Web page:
File photo: A general view shows construction activity on the Grand Renaissance dam in Guba Woreda, Benishangul Gumuz region March 16, 2014. Egypt fears the $4.7 billion dam, that the Horn of Africa nation is building on the Nile, will reduce a water supply vital for its 84 million people, who mostly live in the Nile valley and delta. Picture taken March 16, 2014 (Photo: Reuters)
Egypt entered into negotiations with Ethiopia and Sudan in Khartoum on Monday with the objective of convincing Ethiopia to change the technical specifications of its Grand Renaissance Dam so as not to infringe on Egypt's share of Nile water.
According to Egypt's irrigation and water resources minister, Hossam El-Moghazi, the Egyptian delegation currently in Sudan has a new "vision" to present at the negotiations: explaining the threats the dam with its current technical specifications will pose on other countries.
Cairo and Addis Ababa have been at odds in recent months over the dam, which Egyptian officials say will impact its share of Nile water upon completion.
According to Diaa El-Qousi, a water expert, Egypt will never accept the dam with its current specifications or dimensions – a height of 150 meters and a storage capacity of 74 billion cubic meters.
"With the dam's specifications and dimensions, Ethiopia will be capable of completely depriving Egypt of its water supply for one, two or even three years, which is something that Egypt will never accept," Al-Qoussi explained.
He adds that the Egyptian delegation has to convince the Ethiopian side to return to the initial dimensions of the dam which date back to 1963.
"[Nile] Basin countries, especially the Ethiopian side, must understand that the Nile for Egypt is not a tool for development but a source of life," said Al-Qousi.
Al-Qousi believes that Ethiopia has made a political, diplomatic and technical error since it started to construct the dam by not agreeing to consider a report issued by a committee of international experts. The report was never made public – but Egypt has given it importance as of late.
Sherif Eissa, head of the Nile water department at Egypt's foreign ministry and a member of the Egyptian delegation in negotiations with Ethiopia, toldAl-Ahram that the committee's report found that additional studies should have been made before construction work began to assess its environmental, socio-economic and hydraulic impacts.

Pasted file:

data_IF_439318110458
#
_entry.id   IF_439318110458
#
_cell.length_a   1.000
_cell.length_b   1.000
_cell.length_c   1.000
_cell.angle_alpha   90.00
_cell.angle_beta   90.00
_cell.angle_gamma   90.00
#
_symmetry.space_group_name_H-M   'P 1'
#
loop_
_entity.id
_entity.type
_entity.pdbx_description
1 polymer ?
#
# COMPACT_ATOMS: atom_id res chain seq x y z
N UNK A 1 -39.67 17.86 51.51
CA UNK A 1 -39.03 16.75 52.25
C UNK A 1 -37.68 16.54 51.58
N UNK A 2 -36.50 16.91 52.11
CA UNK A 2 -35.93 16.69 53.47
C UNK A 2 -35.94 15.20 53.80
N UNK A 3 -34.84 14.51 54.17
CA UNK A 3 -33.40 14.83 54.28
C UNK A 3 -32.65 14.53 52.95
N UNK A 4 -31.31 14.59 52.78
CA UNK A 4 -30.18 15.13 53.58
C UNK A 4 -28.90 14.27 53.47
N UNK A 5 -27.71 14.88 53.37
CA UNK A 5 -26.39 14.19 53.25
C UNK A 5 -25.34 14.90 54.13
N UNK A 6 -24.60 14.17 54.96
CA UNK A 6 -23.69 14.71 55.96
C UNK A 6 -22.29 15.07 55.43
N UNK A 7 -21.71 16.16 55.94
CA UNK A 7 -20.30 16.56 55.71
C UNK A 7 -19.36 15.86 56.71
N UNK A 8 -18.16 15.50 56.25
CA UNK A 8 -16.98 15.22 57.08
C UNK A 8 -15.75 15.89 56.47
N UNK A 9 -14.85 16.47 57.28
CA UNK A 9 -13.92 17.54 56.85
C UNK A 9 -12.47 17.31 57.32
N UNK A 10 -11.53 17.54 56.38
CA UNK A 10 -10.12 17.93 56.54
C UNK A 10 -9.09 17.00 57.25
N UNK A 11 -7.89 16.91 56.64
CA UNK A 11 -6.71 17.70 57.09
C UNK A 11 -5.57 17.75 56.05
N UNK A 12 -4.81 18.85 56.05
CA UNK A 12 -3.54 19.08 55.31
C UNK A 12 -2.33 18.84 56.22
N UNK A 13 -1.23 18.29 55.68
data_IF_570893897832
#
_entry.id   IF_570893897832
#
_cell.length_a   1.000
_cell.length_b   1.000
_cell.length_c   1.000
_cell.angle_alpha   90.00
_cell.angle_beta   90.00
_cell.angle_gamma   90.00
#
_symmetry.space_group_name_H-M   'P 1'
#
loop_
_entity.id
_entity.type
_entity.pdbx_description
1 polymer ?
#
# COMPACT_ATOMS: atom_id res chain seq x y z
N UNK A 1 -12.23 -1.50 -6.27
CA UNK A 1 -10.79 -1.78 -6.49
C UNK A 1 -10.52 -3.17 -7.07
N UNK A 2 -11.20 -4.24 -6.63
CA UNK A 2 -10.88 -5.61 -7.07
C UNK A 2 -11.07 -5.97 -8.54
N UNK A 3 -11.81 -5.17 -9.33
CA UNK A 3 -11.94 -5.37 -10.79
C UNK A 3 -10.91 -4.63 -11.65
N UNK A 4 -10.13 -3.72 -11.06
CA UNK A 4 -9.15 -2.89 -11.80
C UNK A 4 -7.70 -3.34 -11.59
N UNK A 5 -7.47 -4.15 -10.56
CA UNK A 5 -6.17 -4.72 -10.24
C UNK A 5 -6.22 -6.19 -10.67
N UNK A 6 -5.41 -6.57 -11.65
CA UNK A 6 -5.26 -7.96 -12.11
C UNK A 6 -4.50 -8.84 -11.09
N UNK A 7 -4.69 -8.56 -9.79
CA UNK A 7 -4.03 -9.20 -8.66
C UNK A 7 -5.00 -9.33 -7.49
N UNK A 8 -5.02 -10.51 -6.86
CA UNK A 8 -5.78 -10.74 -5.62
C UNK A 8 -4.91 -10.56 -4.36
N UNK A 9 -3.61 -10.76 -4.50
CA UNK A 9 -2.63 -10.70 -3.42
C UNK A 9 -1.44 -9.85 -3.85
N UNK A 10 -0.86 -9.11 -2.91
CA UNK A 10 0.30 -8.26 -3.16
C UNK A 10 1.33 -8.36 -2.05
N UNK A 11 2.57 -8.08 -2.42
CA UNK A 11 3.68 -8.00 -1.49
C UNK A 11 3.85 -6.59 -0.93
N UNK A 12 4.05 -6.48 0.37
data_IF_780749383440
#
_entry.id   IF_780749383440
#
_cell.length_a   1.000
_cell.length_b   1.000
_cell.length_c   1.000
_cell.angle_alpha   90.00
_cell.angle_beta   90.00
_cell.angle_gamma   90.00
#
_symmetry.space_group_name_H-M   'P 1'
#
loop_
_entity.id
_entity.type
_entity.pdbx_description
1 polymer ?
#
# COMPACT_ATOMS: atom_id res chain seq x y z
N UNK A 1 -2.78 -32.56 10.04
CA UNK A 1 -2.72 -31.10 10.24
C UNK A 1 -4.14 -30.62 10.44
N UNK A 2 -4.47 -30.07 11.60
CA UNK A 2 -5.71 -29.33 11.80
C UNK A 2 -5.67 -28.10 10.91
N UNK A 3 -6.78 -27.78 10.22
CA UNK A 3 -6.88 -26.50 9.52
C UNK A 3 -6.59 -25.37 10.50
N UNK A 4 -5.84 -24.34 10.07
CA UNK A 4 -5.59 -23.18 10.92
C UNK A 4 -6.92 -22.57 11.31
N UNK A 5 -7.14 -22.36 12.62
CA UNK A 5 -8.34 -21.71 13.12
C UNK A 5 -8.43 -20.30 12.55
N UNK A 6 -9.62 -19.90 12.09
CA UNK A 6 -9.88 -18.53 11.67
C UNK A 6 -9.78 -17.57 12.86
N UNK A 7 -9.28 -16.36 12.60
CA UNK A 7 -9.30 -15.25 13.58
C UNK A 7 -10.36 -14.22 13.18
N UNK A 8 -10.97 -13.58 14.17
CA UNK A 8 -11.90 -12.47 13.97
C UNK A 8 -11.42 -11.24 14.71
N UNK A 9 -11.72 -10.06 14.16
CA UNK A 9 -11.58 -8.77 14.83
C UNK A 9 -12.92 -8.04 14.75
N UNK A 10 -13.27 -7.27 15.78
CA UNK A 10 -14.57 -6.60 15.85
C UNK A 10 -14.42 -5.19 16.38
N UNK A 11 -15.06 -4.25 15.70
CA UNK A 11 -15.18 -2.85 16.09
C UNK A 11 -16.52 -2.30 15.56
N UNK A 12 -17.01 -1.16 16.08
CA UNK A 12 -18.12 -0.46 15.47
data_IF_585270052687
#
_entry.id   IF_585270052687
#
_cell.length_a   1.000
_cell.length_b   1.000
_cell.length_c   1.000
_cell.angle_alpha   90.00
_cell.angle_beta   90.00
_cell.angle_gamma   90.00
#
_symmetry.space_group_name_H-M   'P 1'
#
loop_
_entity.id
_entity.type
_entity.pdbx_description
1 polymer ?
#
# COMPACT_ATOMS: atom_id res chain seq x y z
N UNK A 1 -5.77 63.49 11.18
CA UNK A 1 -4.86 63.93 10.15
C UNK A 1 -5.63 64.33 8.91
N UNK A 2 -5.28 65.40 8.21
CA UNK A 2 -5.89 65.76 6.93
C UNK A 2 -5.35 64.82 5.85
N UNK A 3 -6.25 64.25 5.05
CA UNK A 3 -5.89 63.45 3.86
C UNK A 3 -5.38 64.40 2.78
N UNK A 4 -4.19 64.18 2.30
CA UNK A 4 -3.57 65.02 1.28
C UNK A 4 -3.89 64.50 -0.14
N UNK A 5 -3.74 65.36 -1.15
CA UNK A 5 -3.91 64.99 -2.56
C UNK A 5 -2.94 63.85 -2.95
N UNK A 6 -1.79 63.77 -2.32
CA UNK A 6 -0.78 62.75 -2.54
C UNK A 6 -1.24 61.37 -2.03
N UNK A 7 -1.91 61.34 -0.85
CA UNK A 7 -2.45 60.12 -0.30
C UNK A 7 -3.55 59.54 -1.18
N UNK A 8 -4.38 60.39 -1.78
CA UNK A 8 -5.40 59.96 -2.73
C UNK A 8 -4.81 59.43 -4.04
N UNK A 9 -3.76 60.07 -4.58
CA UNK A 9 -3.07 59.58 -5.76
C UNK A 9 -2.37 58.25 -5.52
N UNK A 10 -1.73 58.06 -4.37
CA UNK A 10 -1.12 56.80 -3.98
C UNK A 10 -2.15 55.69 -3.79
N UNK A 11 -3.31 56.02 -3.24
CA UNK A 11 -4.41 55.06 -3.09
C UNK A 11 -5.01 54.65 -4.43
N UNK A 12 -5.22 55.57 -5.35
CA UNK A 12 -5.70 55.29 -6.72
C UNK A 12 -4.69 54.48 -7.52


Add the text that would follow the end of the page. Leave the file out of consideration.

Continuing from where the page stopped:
"Experts have said that the studies conducted by Ethiopian authorities are Level 1 and that studies of Level 2 were needed to show the impact of the dam on downstream countries," Eissa explained.
However, Ethiopia has begun work on the dam, completing almost 35 percent of the project and finishing work on two generators.
"Until now, Ethiopia self-financed [the project] with a billion dollars from taxes, so that each Ethiopian pays a month of his annual salary for the dam, in addition to the money transferred by Ethiopians who work abroad, those of the Ethiopian airline and foreign aid," said Eissa.
The current phase of the work is the least expensive. The next phase will necessitate more funds and Ethiopia will not be able to finance the project on its own. Egypt is now seeking a compromise with Addis Ababa.
"Egypt does not ask much," Eissa said. "We only want to secure our water supply in the short, medium and long term. We respect Ethiopia's right to development, provided that this right does not affect Egypt's interests towards Nile water."
He explained that Egypt's current aim in the Sudan negotiations is to achieve a win-win round of talks.
"There are many ways to reach a compromise. We will focus during the meetings on the specifications of the dam, the volume of water behind the dam and reservoir and on joint management that guarantees the production of electricity in Ethiopia and the natural flow of water to Egypt," he said before travelling to Sudan.
However, changing the technical properties of the dam so as not to undermine Egyptian interests will require additional funding.
"If Ethiopia will be understanding and cooperative and respond positively to our demands, Egypt will try to convince some Arabs to help Ethiopia finance the project," he said.
The Ethiopian dam in numbers
Project cost: $5 billion
Dam height: 170 meters
Length of dam: 1,800 meters
Number of turbines: 16
Storage capacity: 74 billion cubic meters of water
Power generation capacity: 6,000 megawatts
Date of inauguration: 2016
58 years in the making
The idea of a great Ethiopian dam dates back to the years 1956-1964, but it was not until 2009 that the Ethiopian government began the work.
The plans were approved in November 2010 and the Ethiopian government officially announced the project at the end of March 2011.
The dam is being built in the regional state of Benishangul Gumuz on the Blue Nile.
With a power generation capacity amounting to 6,000 megawatts, the Renaissance Dam will be the largest hydroelectric dam in Africa when it is finished in 2017-2018.
The exact impact of the dam on downstream countries is unknown. Egypt fears a drop in water supply due to the long duration of refuelling with a projected volume of 74 billion cubic meters.
This article has previously been published in Al-Ahram Hebdo